Sunday, August 1, 2021

To write or not to write, that is the question

This post is somewhat unusual, because in recent years I refrain from reporting about my routine daily birding. I go birding every day, but I don't write a new blog every day. In the early years of my blog, I reported almost every time I was out: I saw this, I missed that. Looking back, it's good fun to read and remember, but I'm not sure how much interest there is in this kind of content anymore. Nowadays, I focus here on major events or on events with a broader context rather than standard illustrated birding reports.

This morning's birding session was not different than many others. Like every morning, I was out at dawn, aiming to get some birding done before it gets too hot and I need to start work. My routine birding includes a few good sites within 15-20 minutes from home, that I check in rotation. This morning I chose Yavne 1 ponds. It's a nice little wetland within a horrible industrial zone on the outer edge of the Tel Aviv megapolis. These ponds are used to infiltrate treated water into underground aquifer storage. They are good for autumn migrant shorebirds, and I was hoping to get some shorebird action. Indeed, it was pretty good, with relatively large numbers of common shorebirds, for this region and time of year. This site isn't easy to work, because viewing conditions are not ideal, and birds seem to be quite jumpy and mobile there.

Which shorebird species can you spot in this photo? (annotated answer below)

168 Little Stints were especially enjoyable, all adults. Also fine numbers of Marsh, Wood, Green Sands, Ruff. eBird checklist here.

There were some ducks too, including four Garganey

Both videos were taken through Swarovski ATX85 using my phone and a Swarovski phone adapter.

The reason why I decided to share this morning session is that it was not about birds only. Additionally, the report contained too much information to share in an independent social media post. Bamba and I had two encounters with Wild Boar, one from at very short distance (scared the s&%t out of Bamba) and another from a fair distance, downwind from them, so they were chilled. Also encountered Mountain Gazelle (there's a relict population here, trapped between several motorways) and Golden Jackals.

There were a few individuals of this huge, beautiful antlion, Palpares libelluluoides - wingspan of close to 15cm!

So, should I write such casual report, or not? Interested to get feedback from you, my loyal readers who got this far down.

Saturday, July 24, 2021

More Eilat birds and butterflies

 The rest of the week in Eilat was enjoyable. I did some scuba diving with my son, and continued to visit North Beach twice a day, dawn and dusk. I must admit that I had expectations for some extra rarities - with such effort (8 sessions in five days) I was hoping for a new rarity to show up (Crab Plover?), but nothing exciting happened. Still, I was pleased with the great action, especially of terns. The Great Crested Tern continued to show well as it flew back and forth across the bay, very close sometimes:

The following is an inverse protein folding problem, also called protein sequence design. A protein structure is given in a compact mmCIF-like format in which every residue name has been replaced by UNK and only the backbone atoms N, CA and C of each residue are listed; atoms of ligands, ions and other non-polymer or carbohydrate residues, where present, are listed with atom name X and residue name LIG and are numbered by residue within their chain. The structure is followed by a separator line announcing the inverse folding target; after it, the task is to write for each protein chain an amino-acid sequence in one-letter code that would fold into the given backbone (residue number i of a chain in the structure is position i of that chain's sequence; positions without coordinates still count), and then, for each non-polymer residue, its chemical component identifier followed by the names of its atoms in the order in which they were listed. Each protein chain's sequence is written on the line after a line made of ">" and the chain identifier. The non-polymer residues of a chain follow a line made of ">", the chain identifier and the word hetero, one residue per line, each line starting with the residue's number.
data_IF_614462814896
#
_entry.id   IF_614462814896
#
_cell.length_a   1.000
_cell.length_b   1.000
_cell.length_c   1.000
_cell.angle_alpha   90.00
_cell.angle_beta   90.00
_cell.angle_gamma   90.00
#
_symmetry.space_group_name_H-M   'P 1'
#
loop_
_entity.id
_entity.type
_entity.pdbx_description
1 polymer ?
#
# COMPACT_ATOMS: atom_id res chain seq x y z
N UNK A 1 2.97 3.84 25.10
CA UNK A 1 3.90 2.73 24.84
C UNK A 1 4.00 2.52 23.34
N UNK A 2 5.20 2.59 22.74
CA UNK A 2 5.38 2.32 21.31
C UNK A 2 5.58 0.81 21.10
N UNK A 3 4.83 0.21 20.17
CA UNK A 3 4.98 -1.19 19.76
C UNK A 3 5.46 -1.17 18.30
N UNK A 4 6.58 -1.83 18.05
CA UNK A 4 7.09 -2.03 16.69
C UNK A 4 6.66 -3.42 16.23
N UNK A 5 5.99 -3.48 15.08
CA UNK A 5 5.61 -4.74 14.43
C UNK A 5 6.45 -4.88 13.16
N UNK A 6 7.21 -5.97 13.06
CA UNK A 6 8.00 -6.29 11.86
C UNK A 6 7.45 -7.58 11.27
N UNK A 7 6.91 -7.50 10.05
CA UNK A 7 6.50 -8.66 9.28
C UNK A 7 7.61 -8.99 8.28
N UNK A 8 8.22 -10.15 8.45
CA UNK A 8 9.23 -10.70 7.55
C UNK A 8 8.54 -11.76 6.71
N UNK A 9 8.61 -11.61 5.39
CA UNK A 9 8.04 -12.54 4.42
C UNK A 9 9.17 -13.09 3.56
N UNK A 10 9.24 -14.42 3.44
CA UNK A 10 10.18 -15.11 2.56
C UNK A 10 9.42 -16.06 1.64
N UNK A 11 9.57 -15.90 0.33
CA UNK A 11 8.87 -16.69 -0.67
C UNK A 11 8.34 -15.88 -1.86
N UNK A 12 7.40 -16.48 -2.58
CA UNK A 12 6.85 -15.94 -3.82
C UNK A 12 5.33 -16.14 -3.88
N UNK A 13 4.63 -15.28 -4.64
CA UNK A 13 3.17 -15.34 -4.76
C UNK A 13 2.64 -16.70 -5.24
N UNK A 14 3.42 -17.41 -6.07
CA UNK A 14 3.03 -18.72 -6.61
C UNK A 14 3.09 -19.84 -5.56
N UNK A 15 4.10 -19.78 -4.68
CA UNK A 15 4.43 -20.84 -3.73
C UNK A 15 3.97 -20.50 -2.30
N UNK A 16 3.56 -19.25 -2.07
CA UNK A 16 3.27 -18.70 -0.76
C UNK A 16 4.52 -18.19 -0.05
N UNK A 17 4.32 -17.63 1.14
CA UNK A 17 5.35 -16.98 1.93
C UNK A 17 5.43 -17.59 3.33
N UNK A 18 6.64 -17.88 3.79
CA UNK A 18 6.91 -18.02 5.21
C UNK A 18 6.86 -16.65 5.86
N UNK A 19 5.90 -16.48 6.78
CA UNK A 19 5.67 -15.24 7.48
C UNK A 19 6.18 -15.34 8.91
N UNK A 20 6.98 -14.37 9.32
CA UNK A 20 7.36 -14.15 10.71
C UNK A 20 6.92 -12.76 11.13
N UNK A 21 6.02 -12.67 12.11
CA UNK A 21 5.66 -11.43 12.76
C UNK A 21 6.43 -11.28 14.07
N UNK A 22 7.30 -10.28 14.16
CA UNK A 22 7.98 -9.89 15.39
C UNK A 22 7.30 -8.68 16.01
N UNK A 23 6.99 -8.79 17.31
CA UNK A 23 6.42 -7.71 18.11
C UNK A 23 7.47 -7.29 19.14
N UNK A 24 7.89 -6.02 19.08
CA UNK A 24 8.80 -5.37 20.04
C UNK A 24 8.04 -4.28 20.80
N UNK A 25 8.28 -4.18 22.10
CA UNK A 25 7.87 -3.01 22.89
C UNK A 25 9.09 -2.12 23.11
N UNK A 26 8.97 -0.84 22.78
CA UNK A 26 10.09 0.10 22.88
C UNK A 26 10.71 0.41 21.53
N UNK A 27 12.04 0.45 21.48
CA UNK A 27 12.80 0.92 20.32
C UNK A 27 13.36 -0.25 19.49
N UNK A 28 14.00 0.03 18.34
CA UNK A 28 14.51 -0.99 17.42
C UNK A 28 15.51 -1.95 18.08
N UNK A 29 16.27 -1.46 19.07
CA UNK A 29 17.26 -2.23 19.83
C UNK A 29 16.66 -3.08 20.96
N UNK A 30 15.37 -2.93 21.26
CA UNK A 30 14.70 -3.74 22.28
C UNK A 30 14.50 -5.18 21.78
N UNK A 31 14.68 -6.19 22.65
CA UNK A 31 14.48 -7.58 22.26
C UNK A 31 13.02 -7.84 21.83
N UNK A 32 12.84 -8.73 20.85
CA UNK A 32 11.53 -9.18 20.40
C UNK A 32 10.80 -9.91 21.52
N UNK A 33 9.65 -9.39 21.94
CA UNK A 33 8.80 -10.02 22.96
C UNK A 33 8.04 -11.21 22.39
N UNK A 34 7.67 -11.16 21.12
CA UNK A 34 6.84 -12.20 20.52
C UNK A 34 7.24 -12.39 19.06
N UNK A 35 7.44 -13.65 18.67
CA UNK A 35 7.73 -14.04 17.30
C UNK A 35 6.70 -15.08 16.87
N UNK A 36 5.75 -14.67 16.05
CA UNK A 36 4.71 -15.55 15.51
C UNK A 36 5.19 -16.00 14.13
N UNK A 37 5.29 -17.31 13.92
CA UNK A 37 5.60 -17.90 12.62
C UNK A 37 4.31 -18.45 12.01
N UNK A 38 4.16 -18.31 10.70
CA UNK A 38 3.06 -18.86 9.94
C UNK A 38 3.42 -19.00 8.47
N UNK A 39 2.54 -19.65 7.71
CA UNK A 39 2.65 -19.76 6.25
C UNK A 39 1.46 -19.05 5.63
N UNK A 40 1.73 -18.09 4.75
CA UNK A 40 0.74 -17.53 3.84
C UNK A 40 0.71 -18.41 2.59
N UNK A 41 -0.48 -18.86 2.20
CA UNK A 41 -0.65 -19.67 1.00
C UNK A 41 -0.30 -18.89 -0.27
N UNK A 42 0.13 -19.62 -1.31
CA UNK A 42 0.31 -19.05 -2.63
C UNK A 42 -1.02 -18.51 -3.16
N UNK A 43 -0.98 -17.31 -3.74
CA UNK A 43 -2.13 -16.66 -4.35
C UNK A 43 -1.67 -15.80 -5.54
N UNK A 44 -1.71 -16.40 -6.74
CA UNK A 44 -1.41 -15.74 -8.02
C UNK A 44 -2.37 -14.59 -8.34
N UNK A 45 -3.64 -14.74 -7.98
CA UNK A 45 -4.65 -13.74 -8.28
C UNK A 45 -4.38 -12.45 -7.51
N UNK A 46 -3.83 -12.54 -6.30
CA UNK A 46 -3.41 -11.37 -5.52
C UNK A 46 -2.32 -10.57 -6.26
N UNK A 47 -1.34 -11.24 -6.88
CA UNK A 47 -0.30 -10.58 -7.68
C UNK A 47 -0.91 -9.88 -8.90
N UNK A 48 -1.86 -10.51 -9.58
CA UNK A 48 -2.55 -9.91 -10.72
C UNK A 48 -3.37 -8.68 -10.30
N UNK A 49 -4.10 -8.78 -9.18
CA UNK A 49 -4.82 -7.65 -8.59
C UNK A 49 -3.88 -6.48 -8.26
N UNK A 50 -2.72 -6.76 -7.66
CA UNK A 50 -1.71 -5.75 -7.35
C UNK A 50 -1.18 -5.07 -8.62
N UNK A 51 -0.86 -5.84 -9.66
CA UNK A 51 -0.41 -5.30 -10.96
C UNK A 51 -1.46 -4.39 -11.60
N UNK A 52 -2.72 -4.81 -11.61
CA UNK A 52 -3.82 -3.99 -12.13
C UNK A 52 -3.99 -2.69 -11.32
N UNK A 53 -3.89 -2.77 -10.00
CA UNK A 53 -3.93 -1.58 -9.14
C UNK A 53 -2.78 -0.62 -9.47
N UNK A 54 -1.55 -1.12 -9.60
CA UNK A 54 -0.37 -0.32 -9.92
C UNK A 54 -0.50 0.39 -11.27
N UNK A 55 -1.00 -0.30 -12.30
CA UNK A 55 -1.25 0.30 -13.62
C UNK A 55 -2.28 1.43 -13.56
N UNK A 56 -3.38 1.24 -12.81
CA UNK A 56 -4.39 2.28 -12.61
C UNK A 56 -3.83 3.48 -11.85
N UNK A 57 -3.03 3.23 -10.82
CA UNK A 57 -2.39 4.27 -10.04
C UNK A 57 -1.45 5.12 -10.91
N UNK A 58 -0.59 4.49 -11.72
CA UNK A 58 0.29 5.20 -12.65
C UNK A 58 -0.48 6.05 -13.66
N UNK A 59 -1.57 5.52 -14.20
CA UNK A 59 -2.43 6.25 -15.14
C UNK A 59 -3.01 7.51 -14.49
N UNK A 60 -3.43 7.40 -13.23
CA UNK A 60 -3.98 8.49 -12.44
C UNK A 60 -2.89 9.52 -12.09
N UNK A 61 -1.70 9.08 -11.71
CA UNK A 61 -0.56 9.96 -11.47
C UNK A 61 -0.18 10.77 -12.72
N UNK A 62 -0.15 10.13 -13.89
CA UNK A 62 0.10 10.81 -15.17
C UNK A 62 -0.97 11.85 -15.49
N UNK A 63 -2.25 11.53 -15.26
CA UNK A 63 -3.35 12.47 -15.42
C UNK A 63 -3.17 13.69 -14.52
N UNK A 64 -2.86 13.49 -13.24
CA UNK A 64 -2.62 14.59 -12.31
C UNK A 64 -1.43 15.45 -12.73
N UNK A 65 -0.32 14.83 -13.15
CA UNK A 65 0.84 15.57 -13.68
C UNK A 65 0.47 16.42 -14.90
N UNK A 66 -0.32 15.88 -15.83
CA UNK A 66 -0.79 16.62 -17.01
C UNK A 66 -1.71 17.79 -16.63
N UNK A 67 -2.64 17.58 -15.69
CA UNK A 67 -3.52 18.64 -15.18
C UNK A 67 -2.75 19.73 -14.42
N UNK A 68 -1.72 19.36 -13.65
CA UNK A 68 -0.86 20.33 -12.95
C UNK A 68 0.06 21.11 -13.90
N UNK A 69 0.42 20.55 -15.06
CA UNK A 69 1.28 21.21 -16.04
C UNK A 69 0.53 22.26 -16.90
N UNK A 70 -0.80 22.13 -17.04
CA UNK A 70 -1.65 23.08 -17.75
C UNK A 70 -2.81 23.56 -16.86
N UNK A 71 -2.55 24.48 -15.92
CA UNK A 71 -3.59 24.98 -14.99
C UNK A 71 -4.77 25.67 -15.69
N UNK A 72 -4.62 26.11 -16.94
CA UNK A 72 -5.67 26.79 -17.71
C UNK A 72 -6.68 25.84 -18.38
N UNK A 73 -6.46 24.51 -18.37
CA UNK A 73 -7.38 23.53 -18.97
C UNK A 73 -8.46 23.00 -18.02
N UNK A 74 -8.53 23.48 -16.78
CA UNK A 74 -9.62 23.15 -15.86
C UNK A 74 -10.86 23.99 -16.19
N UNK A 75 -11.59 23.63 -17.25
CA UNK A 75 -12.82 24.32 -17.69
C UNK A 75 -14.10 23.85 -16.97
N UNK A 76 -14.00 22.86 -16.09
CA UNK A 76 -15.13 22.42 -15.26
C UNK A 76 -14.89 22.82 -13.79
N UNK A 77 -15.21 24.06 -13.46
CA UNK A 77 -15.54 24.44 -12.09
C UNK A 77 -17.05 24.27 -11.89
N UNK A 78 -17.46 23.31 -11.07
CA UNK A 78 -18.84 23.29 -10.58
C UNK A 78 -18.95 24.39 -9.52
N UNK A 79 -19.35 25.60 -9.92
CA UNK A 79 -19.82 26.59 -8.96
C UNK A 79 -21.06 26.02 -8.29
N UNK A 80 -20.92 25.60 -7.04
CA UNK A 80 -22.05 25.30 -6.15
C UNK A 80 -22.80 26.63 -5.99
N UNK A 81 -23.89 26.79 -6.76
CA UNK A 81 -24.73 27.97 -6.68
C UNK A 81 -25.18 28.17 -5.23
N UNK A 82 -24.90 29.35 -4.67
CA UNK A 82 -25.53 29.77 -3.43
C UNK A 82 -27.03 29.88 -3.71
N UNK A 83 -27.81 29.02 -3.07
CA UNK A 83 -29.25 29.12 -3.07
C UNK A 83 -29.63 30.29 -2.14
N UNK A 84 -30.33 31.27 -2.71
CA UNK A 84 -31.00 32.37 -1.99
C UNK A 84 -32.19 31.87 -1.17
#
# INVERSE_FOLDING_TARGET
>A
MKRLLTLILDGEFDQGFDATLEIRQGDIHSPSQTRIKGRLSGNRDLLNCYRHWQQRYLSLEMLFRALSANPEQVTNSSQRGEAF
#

Bridled, Lesser Crested and White-cheeked Terns continued as well. Also the/an Arctic tern flew across a couple of time - still I haven't managed to photograph this species in Israel!

Lesser Crested Tern

White-cheeked Terns

The regular White-eyed Gulls did their thing:

Two Western Reef-Egrets (and three littles) in the adjacent canal:

At 45 degrees daily it's hard to think about butterflies in Eilat, but even in the harshest midday conditions Eilat has some on offer. One day I paid a quick visit to a concentration of a butterfly I haven't had the chance to photograph before - Arabian Sapphire. It's a wonderful little 'blue', mouse-white with two splashes of colour at the rear end. I really enjoyed them, nectaring on flowering acacia and baccatus:

Also Desert Bath White enjoyed the acacia

En route bumped into a lovely herd of Onager while driving through Hameishar, in beautiful golden light:

Monday, July 19, 2021


I am spending a few days in Eilat now. My elder son is taking an Open Water Diver course. I am escorting him, and between marine activities and work I manage to get some birding done. Main focus in on North Beach, that is in good form - in fact best I have seen it in many years. There's lots of seabird activity, especially in the morning. Biggest star is a Great Crested Tern, it's been here for a few days now. It's a big rarity in Israel, not even annual; a welcome year tick for me, and also a photo tick. As they always appear in Israel, it's a worn non-adult in non-breeding plumage. BTW it most probably belongs to ssp. velox that breeds in the Indian Ocean north into the Red Sea.

This morning when I arrived at dawn, I found Avi already there, and the bird was there too. It was perched near the Jordanian border, at a spot without good access, so views were a bit distant.

Every now and then, it flew out west across the bay, at some distance, for fishing. Then it headed back east to its perch.

It normally U-turned with the city and the mountains as a background - I find these photos more pleasing aesthetically, despite the bird being farther away:

Here it demonstrates why some people still call it Swift Tern - it has such long wings and is extremely aerobatic:

Other cool terns are Bridled, Lesser Crested and quite many White-cheeked.

The famous underwater observatory in the background:

Cory's Shearwaters are present in exceptional numbers. Others reported up to 35 in previous days, I saw max. 18. Still very cool.

eBird checklist from this morning here.

I am here for a few more days - stay posted!